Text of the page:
University of San Francisco (USF) and Classical Public Radio Network (CPRN) are probably in the midst of scrambling to pull together documents for the FCC regarding the proposed sale of college radio station KUSF and the currently-in-place “Public Service Operating Agreement” (PSOA) which is allowing CPRN to air classical music station KDFC over the KUSF 90.3 FM airwaves.
Back on June 28 the FCC issued a Letter of Inquiry to USF and CPRN, requesting that they provide extensive documentation to the FCC within 30 days. With that 30-day deadline looming, USF sent a “Request for Modification of Letter of Inquiry” to the FCC in a letter dated June 19. In that letter, USF’s lawyer Dawn Sciarrino asked to limit the amount of paperwork being sent to the FCC and requested a 2-day extension on the deadline. She wrote:
“…the University seeks [sic] provide the Commission with full disclosure of the information it requests for its inquiry, while not overburdening Commission resources with reams of irrelevant documents. As the Letter is focused on the terms of the Public Service Operating Agreement…and control of the Station under the PSOA, the University proposes that Item 9 of the Letter be revised as follows:
9(a) Provide a copy of all Documents from June 1, 2010, to present, to or from Rev. Stephen Privett concerning the proposed sale of the Station; and
9(b) Provide a copy of all Documents from June 1, 2010, to present, to or from Rev. Stephen Privett, Mr. Charles Cross, Donna Davis, Esq., and/or Mr. Stephen Runyon concerning the PSOA.”
Item 9 in the FCC’s Letter of Inquiry (PDF) originally asked USF and CPRN to “Provide a copy of all Documents from June 1, 2010, to the present, to or from Rev. Stephen Privett, Mr. Charles Cross, Donna Davis, Esq., and/or Mr. Stephen Runyon concerning the proposed sale of the Station, the PSOA or CPRN.” So, USF’s request to narrow the scope of the inquiry is asking for the right to withhold documents from June 1, 2010, to present, to or from Mr. Charles Cross, Donna Davis, Esq., and/or Mr. Stephen Runyon concerning the proposed sale of the station and is asking to withhold documents from that same time period to or from Rev. Stephen Privett, Mr. Charles Cross, Donna Davis, Esq., and/or Mr. Stephen Runyon concerning CPRN.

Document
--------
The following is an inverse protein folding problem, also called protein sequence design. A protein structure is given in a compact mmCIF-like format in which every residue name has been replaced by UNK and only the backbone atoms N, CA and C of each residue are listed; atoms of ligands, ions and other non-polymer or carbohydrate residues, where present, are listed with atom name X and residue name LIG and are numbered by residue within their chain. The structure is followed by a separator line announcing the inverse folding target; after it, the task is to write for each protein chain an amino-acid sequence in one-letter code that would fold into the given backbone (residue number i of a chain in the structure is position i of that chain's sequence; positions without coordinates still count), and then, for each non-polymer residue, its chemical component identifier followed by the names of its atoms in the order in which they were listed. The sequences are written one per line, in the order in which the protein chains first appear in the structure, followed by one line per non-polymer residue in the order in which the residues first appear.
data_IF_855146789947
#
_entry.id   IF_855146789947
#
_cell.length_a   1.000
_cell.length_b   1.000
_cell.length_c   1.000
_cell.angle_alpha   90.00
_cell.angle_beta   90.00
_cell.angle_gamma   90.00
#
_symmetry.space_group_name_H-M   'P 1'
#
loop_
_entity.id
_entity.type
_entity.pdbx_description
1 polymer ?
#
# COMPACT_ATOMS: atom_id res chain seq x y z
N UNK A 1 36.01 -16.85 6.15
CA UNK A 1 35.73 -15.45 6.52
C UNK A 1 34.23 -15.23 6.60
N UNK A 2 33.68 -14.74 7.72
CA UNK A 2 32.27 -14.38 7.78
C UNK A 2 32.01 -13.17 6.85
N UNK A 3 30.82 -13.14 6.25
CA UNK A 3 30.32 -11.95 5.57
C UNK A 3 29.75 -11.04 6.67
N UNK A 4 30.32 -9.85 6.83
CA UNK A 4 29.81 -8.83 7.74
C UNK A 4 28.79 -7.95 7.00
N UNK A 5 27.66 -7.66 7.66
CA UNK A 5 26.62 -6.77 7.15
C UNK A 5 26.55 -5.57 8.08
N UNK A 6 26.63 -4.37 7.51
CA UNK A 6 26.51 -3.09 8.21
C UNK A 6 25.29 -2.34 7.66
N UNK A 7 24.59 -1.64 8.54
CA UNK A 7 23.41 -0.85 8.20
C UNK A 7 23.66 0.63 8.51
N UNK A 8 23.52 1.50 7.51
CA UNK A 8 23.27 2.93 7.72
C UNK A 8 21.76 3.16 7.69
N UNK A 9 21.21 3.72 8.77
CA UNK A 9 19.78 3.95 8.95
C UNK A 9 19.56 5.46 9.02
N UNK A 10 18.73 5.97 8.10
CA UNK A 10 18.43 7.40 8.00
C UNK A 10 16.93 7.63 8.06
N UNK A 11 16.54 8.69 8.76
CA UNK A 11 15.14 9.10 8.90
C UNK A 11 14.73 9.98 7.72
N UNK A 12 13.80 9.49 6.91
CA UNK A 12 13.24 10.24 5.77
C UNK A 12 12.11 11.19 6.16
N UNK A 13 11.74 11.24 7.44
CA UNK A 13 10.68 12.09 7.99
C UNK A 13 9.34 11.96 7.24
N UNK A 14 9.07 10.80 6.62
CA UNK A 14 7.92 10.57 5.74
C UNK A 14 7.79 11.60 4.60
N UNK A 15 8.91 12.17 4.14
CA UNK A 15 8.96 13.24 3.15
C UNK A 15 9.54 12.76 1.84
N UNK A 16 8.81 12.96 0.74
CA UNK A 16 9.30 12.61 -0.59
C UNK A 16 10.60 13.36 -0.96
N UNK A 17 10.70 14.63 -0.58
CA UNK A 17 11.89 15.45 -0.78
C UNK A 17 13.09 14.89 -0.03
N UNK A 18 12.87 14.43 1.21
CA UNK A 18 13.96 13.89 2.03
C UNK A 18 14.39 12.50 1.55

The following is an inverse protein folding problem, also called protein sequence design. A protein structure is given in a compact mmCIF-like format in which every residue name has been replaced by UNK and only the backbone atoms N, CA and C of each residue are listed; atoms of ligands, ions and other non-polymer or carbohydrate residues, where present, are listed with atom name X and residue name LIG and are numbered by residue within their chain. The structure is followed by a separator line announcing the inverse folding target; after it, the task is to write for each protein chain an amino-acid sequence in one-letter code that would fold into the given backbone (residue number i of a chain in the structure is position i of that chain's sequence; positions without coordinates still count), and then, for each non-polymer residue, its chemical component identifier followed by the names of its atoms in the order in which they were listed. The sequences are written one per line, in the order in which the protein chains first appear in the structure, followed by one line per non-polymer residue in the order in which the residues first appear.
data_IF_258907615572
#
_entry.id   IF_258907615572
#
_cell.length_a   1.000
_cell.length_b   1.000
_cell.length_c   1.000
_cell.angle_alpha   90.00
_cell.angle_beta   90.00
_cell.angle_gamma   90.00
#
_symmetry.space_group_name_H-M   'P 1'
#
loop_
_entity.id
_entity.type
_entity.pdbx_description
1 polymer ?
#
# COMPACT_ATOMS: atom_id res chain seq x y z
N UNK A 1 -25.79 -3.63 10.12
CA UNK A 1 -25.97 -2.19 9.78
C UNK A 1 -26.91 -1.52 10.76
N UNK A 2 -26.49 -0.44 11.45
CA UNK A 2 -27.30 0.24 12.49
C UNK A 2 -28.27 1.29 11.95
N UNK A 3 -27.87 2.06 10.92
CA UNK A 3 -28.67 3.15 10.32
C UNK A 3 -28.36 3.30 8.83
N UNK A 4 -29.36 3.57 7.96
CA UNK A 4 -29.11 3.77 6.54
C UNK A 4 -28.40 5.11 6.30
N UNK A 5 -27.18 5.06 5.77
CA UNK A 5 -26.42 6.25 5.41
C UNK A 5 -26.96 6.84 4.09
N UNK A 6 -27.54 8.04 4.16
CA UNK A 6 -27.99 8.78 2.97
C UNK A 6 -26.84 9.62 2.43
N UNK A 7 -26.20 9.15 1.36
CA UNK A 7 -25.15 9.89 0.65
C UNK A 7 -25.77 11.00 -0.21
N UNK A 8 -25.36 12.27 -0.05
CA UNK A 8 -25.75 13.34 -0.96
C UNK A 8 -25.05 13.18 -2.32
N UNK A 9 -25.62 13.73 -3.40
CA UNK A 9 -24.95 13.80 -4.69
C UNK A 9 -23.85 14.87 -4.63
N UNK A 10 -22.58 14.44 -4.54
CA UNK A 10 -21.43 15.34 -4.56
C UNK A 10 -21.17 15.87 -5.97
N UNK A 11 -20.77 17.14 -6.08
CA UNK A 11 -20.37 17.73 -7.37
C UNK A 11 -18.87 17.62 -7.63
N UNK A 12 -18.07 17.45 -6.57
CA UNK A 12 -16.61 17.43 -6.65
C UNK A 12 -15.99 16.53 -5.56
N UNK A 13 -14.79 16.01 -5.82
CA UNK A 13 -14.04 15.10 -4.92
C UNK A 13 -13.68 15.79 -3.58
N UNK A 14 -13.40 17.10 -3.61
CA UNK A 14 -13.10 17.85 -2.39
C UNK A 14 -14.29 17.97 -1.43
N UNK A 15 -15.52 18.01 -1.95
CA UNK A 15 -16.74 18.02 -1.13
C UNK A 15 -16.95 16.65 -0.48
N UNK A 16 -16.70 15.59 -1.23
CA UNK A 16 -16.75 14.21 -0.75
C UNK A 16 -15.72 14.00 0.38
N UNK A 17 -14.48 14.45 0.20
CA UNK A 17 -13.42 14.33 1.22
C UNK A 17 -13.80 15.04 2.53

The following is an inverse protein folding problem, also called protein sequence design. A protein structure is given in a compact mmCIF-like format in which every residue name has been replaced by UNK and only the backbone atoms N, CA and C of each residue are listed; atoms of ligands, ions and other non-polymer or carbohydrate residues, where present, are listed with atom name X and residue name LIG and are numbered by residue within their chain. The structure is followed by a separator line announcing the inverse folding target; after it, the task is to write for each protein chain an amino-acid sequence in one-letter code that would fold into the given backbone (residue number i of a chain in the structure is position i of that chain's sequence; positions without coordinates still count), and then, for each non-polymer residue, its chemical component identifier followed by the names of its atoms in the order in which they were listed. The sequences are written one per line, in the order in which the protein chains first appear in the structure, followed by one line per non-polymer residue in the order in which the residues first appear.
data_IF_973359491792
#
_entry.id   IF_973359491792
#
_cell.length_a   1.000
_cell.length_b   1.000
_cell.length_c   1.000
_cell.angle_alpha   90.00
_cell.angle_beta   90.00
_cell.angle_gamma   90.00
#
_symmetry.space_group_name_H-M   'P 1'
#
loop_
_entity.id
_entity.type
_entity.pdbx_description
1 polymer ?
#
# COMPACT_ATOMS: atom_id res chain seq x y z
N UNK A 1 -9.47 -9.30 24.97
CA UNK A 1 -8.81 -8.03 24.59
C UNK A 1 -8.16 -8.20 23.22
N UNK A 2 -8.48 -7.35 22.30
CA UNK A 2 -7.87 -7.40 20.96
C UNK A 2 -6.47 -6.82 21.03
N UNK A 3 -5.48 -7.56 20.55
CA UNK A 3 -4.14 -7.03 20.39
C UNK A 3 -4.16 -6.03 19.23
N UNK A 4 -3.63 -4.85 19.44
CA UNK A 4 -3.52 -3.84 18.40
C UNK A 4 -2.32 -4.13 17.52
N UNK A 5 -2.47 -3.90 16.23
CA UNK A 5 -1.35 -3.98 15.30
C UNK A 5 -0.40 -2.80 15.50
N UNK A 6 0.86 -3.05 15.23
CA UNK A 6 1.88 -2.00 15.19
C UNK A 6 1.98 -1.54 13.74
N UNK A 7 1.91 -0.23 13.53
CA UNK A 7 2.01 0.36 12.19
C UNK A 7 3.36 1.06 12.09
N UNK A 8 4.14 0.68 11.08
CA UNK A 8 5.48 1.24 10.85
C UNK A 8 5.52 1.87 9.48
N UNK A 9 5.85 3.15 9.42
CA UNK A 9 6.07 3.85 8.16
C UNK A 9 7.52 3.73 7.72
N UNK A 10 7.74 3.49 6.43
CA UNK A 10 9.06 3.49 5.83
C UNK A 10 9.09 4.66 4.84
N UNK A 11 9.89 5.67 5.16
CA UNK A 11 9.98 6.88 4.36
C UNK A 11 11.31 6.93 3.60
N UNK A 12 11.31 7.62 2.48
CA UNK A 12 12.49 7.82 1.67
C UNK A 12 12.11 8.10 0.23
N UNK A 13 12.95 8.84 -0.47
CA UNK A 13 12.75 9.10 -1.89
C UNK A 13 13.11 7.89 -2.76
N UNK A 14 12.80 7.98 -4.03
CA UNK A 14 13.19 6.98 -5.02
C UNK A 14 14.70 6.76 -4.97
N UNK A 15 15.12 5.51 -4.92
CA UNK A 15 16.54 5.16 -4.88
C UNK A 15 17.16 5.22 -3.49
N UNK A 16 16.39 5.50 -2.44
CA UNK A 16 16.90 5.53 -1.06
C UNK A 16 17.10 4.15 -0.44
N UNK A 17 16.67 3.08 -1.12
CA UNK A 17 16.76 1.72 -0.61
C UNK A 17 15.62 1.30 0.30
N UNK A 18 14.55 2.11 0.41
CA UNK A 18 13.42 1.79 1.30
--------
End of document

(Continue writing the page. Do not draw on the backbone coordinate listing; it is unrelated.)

Although Friends of KUSF and Ted Hudacko submitted Letters of Opposition regarding this request, in a reply dated July 27 (PDF), the FCC granted USF’s request to limit the scope of the inquiry and agreed to extend the deadline to August 1, 2011. However, they did leave open the possibility that the FCC could come back to USF to ask for more documents if they are not satisfied with what has been supplied. According to the letter from the FCC’s Audio Division Chief Peter Doyle:
“Ms. Sciarrino’s requests are reasonable and are hereby granted. We are unpersuaded by Petitioners’ arguments, as we retain the discretion to seek the originally requested material if we believe that the responses submitted by the Licensee and CPRN are in any way incomplete or insufficient to render a determination on the compliance of the transactions with the Communications Act and the Commission’s Rules.”
Peter Franck, counsel for Friends of KUSF explains,
“The FCC has indicated that it is looking into the background of the shut down of KUSF as a student and community station and its proposed transfer. Now the University wants to withhold some of the requested documentation without giving any serious reason for withholding those documents. This strengthens our belief that this entire transaction has not been open and that a close examination of the documented facts will show that it is not in the public interest and should not be approved by the Commission.”
Franck went on to explain to me that the FCC granted a “substantial narrowing” of the scope of the requested documents and expressed concern about the material that USF is holding back from the FCC’s inquiry, stating, “I wonder if they are hiding something.”